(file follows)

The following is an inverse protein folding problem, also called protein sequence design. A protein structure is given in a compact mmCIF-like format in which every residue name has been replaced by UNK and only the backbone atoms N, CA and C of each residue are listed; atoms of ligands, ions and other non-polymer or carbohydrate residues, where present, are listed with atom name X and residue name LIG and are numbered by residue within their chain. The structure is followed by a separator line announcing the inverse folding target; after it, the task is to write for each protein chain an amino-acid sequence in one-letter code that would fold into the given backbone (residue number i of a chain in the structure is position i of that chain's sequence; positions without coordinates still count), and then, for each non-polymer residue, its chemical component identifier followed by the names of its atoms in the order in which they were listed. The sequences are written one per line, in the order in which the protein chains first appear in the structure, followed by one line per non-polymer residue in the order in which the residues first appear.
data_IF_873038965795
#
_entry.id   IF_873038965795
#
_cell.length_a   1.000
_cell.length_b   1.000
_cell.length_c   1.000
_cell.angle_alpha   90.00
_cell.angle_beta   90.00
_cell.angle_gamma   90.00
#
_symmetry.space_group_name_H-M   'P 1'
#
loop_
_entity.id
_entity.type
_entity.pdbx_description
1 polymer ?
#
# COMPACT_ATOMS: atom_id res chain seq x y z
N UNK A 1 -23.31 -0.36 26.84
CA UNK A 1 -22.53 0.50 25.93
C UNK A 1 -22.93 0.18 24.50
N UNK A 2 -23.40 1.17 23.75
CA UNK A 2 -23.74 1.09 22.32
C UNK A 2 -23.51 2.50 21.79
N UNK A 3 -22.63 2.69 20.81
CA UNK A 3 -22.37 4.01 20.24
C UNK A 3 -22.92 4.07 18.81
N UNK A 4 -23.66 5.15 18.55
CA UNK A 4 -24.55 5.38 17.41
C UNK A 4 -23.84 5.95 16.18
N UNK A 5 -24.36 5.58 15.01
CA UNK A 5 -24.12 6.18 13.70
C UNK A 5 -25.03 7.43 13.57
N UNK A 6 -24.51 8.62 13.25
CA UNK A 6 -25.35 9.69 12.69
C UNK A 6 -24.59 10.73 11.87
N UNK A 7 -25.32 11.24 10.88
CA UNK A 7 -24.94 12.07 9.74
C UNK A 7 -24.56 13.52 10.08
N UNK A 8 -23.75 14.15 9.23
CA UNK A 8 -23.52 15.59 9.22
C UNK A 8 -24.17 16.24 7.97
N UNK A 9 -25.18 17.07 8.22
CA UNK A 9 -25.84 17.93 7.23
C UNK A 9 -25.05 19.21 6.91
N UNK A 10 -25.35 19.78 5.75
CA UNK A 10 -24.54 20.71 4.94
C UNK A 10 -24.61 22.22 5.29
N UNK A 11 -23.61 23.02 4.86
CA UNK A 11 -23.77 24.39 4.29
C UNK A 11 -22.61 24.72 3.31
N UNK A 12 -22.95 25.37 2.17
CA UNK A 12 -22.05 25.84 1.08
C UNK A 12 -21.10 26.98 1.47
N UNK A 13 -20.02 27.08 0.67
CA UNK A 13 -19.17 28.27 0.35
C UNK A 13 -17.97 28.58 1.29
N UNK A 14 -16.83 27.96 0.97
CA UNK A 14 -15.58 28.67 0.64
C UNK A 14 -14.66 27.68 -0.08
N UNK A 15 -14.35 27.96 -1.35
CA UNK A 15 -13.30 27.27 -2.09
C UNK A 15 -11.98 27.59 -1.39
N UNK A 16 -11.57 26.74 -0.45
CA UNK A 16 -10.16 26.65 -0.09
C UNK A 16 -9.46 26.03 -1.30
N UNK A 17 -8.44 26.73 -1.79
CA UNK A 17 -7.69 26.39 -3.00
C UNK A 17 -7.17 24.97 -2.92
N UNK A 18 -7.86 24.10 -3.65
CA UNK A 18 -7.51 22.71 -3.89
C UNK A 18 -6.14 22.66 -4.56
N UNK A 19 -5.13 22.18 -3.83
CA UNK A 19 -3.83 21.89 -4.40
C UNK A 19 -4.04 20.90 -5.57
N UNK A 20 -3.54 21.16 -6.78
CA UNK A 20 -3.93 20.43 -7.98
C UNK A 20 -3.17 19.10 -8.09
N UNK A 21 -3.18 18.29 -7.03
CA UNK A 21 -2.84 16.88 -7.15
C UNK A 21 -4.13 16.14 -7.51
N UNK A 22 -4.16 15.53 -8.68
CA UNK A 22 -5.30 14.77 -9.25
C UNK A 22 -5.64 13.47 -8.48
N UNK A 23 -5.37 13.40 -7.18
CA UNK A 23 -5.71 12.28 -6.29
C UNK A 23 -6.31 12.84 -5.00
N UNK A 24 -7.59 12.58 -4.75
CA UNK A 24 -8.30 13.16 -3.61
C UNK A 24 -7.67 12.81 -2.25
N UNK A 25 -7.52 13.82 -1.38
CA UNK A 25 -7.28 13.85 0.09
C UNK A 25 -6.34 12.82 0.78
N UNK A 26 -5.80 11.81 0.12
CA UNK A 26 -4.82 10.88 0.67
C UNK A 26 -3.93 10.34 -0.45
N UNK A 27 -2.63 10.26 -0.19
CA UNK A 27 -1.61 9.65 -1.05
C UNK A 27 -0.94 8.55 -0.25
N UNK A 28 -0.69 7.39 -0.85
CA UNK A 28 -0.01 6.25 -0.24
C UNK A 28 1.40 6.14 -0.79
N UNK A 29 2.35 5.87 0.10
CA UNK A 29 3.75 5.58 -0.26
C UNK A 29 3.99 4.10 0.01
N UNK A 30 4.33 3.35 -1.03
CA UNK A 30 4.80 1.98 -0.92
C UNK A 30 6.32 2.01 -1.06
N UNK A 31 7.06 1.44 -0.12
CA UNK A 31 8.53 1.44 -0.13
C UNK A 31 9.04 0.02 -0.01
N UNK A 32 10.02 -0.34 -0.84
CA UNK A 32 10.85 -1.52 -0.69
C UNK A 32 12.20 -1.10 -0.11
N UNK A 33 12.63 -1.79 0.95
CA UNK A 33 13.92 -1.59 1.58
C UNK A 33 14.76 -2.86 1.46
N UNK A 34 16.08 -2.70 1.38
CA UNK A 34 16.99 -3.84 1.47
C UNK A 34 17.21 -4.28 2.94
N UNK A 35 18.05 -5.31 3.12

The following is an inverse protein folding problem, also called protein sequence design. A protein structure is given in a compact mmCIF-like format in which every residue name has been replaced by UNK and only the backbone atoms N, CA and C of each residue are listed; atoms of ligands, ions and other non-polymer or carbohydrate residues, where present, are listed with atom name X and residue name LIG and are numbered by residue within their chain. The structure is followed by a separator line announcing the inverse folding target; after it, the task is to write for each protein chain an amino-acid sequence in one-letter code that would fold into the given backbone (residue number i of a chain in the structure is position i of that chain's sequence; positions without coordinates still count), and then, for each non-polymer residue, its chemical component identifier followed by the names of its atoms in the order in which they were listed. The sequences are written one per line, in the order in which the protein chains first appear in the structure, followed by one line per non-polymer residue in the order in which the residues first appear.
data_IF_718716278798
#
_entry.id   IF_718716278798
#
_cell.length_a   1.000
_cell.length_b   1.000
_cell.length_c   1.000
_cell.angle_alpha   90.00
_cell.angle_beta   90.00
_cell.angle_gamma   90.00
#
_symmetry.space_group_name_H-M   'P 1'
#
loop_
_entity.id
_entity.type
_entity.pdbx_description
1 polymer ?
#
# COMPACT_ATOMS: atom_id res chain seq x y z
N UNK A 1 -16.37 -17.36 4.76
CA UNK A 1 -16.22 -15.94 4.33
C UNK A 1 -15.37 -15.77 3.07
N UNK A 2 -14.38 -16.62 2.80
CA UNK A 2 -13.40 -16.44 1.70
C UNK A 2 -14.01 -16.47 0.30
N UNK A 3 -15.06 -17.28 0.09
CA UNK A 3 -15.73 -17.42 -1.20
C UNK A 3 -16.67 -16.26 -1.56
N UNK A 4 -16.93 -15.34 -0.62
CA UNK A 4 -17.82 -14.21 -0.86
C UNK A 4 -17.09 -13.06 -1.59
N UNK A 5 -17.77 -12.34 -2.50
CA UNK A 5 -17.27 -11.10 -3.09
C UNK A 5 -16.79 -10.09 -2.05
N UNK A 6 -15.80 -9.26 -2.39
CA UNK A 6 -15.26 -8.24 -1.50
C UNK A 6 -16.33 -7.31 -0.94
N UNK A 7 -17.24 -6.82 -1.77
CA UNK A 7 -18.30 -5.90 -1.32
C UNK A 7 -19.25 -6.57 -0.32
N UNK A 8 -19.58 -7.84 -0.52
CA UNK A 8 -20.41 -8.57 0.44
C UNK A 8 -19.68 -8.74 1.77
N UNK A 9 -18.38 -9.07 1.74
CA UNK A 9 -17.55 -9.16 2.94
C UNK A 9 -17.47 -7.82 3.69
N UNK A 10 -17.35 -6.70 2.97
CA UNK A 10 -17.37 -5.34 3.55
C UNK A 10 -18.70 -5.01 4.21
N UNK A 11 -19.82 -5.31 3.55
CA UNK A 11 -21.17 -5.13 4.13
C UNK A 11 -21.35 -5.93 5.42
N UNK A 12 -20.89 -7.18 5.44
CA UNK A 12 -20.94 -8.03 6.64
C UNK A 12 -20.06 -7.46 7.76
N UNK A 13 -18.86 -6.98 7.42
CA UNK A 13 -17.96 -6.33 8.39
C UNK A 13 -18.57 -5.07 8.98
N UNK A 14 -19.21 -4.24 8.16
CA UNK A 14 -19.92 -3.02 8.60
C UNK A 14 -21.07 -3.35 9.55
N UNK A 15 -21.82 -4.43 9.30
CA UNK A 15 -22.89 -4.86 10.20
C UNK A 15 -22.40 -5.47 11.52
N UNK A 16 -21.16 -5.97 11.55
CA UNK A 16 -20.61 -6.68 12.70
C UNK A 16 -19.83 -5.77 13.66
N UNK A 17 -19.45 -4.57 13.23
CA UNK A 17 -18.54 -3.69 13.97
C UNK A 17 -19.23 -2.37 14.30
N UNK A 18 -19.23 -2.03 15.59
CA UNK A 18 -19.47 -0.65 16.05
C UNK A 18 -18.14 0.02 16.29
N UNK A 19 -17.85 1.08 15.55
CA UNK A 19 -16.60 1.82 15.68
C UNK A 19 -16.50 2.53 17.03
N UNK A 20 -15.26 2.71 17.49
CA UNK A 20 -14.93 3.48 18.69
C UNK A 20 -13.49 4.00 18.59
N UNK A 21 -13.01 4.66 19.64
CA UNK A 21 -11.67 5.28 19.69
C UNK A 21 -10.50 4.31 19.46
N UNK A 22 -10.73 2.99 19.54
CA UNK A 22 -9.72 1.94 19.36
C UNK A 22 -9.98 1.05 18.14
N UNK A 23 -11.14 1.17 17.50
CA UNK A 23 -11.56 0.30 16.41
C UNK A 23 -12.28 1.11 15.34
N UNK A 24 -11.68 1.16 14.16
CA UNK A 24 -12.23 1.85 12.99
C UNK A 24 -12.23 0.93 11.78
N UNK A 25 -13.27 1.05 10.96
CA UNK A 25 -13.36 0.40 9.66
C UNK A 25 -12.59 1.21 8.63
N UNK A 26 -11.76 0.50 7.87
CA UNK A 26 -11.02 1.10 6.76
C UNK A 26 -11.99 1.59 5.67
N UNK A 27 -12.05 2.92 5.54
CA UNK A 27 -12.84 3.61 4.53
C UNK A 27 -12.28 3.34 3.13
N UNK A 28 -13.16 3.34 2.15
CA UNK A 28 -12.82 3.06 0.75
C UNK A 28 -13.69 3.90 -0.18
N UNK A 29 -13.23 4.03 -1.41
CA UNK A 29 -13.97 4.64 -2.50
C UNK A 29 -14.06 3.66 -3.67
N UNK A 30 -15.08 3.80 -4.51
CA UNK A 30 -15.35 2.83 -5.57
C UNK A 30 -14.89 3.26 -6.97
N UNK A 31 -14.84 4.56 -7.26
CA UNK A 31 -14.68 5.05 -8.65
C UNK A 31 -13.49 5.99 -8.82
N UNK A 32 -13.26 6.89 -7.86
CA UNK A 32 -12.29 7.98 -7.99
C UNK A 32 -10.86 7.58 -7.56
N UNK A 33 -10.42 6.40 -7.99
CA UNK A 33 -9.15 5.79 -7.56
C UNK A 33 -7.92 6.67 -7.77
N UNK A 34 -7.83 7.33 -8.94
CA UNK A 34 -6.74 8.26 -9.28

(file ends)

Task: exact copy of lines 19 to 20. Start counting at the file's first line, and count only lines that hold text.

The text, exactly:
1 polymer ?
#